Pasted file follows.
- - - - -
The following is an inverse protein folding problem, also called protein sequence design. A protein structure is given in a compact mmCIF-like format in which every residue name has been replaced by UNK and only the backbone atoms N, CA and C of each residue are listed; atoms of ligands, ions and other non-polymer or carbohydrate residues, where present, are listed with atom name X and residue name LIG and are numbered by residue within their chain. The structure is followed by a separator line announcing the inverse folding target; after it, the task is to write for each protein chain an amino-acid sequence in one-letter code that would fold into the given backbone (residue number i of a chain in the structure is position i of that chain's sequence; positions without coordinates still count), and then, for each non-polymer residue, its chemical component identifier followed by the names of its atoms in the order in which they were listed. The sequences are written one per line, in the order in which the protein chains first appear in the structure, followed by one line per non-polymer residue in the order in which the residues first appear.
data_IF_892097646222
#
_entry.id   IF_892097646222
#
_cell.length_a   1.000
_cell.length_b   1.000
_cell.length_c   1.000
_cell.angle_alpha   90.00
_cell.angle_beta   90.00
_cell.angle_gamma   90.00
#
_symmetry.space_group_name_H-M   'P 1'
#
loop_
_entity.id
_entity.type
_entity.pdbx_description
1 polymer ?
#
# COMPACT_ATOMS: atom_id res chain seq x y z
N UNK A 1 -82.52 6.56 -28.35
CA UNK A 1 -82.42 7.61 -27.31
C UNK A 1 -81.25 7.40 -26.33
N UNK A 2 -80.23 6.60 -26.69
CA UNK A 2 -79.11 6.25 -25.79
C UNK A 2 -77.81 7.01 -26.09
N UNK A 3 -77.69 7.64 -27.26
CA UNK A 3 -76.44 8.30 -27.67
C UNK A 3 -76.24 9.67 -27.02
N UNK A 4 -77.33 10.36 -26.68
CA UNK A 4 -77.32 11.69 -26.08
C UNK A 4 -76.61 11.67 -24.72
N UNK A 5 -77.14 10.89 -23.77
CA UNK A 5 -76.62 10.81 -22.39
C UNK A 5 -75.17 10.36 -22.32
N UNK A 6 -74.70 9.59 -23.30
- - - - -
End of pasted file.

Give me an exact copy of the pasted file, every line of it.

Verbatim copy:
The following is an inverse protein folding problem, also called protein sequence design. A protein structure is given in a compact mmCIF-like format in which every residue name has been replaced by UNK and only the backbone atoms N, CA and C of each residue are listed; atoms of ligands, ions and other non-polymer or carbohydrate residues, where present, are listed with atom name X and residue name LIG and are numbered by residue within their chain. The structure is followed by a separator line announcing the inverse folding target; after it, the task is to write for each protein chain an amino-acid sequence in one-letter code that would fold into the given backbone (residue number i of a chain in the structure is position i of that chain's sequence; positions without coordinates still count), and then, for each non-polymer residue, its chemical component identifier followed by the names of its atoms in the order in which they were listed. The sequences are written one per line, in the order in which the protein chains first appear in the structure, followed by one line per non-polymer residue in the order in which the residues first appear.
data_IF_892097646222
#
_entry.id   IF_892097646222
#
_cell.length_a   1.000
_cell.length_b   1.000
_cell.length_c   1.000
_cell.angle_alpha   90.00
_cell.angle_beta   90.00
_cell.angle_gamma   90.00
#
_symmetry.space_group_name_H-M   'P 1'
#
loop_
_entity.id
_entity.type
_entity.pdbx_description
1 polymer ?
#
# COMPACT_ATOMS: atom_id res chain seq x y z
N UNK A 1 -82.52 6.56 -28.35
CA UNK A 1 -82.42 7.61 -27.31
C UNK A 1 -81.25 7.40 -26.33
N UNK A 2 -80.23 6.60 -26.69
CA UNK A 2 -79.11 6.25 -25.79
C UNK A 2 -77.81 7.01 -26.09
N UNK A 3 -77.69 7.64 -27.26
CA UNK A 3 -76.44 8.30 -27.67
C UNK A 3 -76.24 9.67 -27.02
N UNK A 4 -77.33 10.36 -26.68
CA UNK A 4 -77.32 11.69 -26.08
C UNK A 4 -76.61 11.67 -24.72
N UNK A 5 -77.14 10.89 -23.77
CA UNK A 5 -76.62 10.81 -22.39
C UNK A 5 -75.17 10.36 -22.32
N UNK A 6 -74.70 9.59 -23.30